A new survey by the Chartered Institute of Internal Auditors shows that while 91% of organisations are now making plans to operate in a Brexit environment, only 42% of internal audit teams have been asked to evaluate how risks to those plans are being managed. The survey, which received responses from heads of internal audit in 220 organisations spanning all sectors, also shows that half of respondents are engaged in providing advice and insight into risk and control issues relating to Brexit.
The single risk of most concern to private sector organisations, according to the Institute’s survey, are worries about volatility in the financial markets, where more than two thirds (69%) of respondents to a question about their most pressing concerns ranked this aspect highest.
Liz Sandwith, Chief Professional Practice Advisor at the Institute, says that in many organisations, Brexit wasn’t on internal audit’s radar. She said:
“Internal audit teams will already have had their annual audit plans in place, and they may not have seen a reason to incorporate Brexit into them, given the general feeling before the referendum that a Remain vote would prevail. Indeed, three in five of the organisations didn’t make any Brexit contingency plans before the vote.”
“The number of internal auditors currently providing assurance is below my expectations, given that boards should be seeking assurance on the different dimensions of risk facing their organisations, such as exchange rate volatility. But it is encouraging that nearly half (48%) of respondents are giving advice on such risk exposures. Activity levels will be higher where organisations use a risk-based approach to internal auditing, deploying internal audit resources flexibly to agreed areas of greatest risk at any one time, rather than carrying out audits on a cyclical basis.”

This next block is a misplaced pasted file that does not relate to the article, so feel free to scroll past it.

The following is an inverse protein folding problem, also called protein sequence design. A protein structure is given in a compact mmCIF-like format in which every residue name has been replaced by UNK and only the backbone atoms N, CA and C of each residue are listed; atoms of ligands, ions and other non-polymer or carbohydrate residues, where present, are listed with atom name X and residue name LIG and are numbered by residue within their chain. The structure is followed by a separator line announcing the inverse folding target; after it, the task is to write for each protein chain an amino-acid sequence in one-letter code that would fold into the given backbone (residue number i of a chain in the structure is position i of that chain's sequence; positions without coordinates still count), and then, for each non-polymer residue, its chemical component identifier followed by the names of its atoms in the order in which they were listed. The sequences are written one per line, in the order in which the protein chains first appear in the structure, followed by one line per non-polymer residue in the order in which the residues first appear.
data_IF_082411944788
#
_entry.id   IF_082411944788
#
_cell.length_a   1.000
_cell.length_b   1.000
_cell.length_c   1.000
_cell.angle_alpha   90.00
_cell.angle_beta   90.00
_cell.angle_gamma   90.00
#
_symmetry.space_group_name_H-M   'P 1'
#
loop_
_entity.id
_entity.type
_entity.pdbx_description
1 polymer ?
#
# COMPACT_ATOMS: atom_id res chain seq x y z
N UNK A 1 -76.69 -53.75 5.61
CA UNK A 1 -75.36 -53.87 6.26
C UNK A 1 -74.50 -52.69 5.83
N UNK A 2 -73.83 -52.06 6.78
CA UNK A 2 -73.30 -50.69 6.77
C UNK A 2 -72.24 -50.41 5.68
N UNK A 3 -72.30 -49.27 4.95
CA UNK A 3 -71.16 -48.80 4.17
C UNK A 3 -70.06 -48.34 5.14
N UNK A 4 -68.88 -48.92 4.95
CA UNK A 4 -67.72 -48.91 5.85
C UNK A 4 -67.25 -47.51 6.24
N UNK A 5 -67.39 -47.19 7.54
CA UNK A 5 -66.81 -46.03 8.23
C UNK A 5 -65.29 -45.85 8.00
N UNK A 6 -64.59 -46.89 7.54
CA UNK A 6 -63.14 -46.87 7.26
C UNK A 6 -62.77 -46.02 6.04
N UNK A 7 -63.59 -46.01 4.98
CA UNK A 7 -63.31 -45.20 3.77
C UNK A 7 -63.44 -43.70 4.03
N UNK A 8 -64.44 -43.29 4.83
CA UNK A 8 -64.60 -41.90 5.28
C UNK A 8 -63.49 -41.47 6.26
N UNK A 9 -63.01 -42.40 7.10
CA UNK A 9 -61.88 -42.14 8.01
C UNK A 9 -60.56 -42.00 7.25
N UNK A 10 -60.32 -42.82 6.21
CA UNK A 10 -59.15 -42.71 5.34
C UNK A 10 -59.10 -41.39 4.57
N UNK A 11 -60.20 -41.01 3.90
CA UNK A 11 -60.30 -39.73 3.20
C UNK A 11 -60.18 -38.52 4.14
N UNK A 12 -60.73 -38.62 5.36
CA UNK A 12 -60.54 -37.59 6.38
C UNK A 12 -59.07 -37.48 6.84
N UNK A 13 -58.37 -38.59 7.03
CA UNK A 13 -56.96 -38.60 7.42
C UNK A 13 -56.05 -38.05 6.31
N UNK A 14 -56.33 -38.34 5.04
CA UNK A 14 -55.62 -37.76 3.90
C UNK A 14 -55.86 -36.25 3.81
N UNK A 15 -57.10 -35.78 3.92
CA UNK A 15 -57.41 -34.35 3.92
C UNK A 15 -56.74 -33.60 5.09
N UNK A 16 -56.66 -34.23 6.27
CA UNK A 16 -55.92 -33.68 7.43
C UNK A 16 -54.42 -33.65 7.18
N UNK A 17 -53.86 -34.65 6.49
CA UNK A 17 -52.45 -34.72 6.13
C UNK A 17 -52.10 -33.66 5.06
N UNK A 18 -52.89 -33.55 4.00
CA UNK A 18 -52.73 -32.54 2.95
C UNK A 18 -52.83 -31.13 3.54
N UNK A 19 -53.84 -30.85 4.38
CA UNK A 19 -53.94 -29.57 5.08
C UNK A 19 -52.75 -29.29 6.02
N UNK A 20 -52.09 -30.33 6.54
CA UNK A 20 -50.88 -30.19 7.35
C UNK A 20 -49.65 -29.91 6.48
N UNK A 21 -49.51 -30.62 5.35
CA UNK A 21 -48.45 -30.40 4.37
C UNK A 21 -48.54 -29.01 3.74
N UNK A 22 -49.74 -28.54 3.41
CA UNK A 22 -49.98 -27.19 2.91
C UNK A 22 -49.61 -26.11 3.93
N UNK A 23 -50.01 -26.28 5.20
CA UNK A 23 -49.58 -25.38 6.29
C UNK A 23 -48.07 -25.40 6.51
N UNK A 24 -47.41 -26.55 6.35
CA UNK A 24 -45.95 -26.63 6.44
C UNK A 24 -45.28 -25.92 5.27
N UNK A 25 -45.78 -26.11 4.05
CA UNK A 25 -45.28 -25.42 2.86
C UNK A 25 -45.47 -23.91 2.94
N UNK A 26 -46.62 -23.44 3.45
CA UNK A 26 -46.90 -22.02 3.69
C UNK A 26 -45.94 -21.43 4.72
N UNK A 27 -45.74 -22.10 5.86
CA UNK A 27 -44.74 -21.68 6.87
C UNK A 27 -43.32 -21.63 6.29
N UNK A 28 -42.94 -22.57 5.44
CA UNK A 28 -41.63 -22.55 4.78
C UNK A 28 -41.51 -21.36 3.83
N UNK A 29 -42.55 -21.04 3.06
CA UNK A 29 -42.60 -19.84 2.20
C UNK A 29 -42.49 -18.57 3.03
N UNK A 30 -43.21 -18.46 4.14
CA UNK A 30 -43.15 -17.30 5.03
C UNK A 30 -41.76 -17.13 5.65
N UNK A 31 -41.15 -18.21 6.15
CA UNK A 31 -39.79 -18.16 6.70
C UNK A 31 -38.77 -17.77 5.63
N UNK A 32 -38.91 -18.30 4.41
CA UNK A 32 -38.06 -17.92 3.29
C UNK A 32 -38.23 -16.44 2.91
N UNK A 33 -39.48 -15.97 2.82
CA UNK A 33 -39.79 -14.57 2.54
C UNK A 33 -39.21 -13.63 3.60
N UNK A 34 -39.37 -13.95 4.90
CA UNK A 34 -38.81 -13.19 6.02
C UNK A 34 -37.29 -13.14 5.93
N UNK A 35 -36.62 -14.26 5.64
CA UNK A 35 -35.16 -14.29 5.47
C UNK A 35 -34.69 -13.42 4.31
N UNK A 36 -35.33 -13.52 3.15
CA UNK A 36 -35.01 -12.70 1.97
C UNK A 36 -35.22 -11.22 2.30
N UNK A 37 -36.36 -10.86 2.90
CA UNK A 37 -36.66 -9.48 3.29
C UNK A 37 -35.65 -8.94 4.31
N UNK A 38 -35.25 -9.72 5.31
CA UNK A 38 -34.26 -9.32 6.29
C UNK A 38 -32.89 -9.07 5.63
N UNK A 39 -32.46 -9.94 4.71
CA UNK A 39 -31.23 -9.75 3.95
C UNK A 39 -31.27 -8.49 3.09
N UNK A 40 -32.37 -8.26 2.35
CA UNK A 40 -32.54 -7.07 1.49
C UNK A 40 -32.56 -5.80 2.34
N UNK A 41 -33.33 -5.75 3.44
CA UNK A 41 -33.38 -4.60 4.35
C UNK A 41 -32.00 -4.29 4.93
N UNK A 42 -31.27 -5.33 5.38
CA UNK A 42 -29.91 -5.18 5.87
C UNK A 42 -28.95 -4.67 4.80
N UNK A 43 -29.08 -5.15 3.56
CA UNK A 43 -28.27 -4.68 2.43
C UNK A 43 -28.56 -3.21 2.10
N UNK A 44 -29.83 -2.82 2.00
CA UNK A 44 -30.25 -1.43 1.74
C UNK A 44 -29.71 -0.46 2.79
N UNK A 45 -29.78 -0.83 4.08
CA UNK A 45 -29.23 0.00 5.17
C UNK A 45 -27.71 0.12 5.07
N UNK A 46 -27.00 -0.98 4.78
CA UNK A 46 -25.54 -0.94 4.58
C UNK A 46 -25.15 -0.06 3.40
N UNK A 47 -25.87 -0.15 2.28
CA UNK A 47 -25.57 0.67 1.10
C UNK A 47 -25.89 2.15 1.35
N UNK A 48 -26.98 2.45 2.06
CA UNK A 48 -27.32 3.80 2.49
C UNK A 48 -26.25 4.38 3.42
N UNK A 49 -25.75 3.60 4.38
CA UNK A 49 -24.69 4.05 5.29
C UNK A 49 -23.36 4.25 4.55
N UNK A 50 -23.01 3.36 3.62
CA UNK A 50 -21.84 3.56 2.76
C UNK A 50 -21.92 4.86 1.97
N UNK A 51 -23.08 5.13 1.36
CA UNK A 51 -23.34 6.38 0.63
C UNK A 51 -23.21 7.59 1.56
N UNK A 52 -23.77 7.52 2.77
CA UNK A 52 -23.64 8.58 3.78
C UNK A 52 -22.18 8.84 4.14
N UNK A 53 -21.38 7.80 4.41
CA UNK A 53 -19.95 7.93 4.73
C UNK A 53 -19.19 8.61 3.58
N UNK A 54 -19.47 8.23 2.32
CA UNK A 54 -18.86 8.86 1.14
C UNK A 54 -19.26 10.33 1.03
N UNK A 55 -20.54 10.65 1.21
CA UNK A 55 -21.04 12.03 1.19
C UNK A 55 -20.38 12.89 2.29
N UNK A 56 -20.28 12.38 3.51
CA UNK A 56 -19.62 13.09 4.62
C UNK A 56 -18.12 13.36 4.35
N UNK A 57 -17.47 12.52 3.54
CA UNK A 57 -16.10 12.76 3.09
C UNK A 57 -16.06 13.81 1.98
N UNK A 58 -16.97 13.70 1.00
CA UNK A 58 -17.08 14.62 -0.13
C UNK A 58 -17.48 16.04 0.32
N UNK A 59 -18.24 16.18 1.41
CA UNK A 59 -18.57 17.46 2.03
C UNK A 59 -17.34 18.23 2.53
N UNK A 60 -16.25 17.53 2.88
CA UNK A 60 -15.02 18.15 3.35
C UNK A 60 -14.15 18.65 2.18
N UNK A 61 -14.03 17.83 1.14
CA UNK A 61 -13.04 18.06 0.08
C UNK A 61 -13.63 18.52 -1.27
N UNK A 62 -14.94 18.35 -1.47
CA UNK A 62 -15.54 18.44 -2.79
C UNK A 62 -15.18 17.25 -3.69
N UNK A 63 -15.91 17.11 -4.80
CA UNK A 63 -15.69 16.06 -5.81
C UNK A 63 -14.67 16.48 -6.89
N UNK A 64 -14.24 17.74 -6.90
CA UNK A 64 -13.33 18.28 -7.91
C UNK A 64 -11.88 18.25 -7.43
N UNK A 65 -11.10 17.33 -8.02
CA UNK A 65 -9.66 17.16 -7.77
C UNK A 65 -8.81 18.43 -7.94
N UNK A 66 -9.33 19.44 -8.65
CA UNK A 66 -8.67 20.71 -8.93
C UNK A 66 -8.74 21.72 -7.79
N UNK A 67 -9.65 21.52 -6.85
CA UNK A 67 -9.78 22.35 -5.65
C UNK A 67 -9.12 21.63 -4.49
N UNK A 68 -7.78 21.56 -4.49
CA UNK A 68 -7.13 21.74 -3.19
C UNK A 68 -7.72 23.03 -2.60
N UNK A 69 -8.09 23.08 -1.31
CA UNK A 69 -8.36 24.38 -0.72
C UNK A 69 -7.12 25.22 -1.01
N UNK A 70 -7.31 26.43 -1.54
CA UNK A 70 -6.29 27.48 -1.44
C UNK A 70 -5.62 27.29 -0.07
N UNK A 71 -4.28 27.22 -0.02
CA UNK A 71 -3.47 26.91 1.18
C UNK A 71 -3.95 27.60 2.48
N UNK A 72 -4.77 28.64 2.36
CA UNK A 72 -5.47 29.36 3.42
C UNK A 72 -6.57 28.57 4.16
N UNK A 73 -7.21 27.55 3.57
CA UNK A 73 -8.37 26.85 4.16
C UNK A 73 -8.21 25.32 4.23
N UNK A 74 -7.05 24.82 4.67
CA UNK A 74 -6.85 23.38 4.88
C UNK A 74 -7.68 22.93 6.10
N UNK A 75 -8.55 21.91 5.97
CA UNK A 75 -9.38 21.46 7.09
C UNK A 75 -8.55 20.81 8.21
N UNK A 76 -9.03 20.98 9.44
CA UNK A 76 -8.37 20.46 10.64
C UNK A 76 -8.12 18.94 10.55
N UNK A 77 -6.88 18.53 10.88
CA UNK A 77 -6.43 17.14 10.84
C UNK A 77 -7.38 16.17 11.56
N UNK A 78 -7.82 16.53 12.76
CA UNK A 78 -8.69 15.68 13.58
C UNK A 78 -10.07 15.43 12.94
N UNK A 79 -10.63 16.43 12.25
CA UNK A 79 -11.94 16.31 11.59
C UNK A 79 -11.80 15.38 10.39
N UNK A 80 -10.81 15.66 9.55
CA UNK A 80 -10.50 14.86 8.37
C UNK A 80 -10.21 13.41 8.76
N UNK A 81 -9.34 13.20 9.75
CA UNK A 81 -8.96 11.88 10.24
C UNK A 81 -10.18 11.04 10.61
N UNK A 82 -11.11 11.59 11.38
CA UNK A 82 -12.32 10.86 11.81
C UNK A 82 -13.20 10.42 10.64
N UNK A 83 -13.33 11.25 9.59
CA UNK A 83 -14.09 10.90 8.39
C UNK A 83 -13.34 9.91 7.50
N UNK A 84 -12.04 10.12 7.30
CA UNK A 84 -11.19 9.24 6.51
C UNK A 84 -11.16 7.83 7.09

Dr Ian Peters, Chief Executive of the Chartered Institute of Internal Auditors said:
“Internal auditors have a key role to play in supporting organisations to design and implement strategies to navigate Brexit risks. What the post-Brexit environment will look like is still very unclear: but as companies form their projects and plans, internal auditors will need to develop a concrete audit response to give boards the assurance they need.”
Online survey conducted in July 2016, after the Brexit Vote results announced. 220 responses from heads of internal audit in organisations across all sectors (including 17 responses from the Republic of Ireland).
It is a sign of the progress and development of the internal audit profession that nearly half of respondents to our survey appear to be involved in the early stages of the planning of Brexit strategies, providing advice to senior teams on the management of Brexit-related risks - even if fewer are yet being asked to provide assurance on plans.
The IIA has been leading the profession of internal auditing since 1948 and became the Chartered Institute of Internal Auditors on 1st October, 2010. It is the only body focused exclusively on internal auditing. Its International Standards and Code of Ethics bind a global community of over 180,000 internal auditors in 170 countries and over 8,700 members in the UK and Ireland.
Internal Auditors help protect the organisations they work for by assessing whether all significant risks are properly identified, controlled and reported to the board, usually via the audit committee; and by challenging executive management to improve the effectiveness of governance, risk management and internal controls.